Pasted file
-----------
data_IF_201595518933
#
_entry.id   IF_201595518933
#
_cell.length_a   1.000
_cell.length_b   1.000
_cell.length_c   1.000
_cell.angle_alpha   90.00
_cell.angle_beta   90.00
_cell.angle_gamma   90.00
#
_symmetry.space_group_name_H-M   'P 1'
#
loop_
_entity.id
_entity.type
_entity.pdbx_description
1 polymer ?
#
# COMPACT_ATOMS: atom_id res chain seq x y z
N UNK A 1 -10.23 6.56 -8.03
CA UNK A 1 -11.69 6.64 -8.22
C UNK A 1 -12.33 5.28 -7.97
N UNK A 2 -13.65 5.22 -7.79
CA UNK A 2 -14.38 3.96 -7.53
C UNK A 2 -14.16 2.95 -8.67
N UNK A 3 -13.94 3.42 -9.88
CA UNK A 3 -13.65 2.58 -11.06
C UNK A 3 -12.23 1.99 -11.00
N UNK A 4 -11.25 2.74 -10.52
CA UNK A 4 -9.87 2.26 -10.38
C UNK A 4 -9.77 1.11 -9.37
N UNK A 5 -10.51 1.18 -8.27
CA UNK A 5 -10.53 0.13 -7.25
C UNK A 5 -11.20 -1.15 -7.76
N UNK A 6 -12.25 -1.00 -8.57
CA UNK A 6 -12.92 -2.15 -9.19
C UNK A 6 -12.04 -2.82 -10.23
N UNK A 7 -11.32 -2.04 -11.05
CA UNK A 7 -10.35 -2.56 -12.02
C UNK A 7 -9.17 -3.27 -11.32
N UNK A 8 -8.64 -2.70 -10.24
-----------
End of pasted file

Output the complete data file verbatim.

data_IF_201595518933
#
_entry.id   IF_201595518933
#
_cell.length_a   1.000
_cell.length_b   1.000
_cell.length_c   1.000
_cell.angle_alpha   90.00
_cell.angle_beta   90.00
_cell.angle_gamma   90.00
#
_symmetry.space_group_name_H-M   'P 1'
#
loop_
_entity.id
_entity.type
_entity.pdbx_description
1 polymer ?
#
# COMPACT_ATOMS: atom_id res chain seq x y z
N UNK A 1 -10.23 6.56 -8.03
CA UNK A 1 -11.69 6.64 -8.22
C UNK A 1 -12.33 5.28 -7.97
N UNK A 2 -13.65 5.22 -7.79
CA UNK A 2 -14.38 3.96 -7.53
C UNK A 2 -14.16 2.95 -8.67
N UNK A 3 -13.94 3.42 -9.88
CA UNK A 3 -13.65 2.58 -11.06
C UNK A 3 -12.23 1.99 -11.00
N UNK A 4 -11.25 2.74 -10.52
CA UNK A 4 -9.87 2.26 -10.38
C UNK A 4 -9.77 1.11 -9.37
N UNK A 5 -10.51 1.18 -8.27
CA UNK A 5 -10.53 0.13 -7.25
C UNK A 5 -11.20 -1.15 -7.76
N UNK A 6 -12.25 -1.00 -8.57
CA UNK A 6 -12.92 -2.15 -9.19
C UNK A 6 -12.04 -2.82 -10.23
N UNK A 7 -11.32 -2.04 -11.05
CA UNK A 7 -10.35 -2.56 -12.02
C UNK A 7 -9.17 -3.27 -11.32
N UNK A 8 -8.64 -2.70 -10.24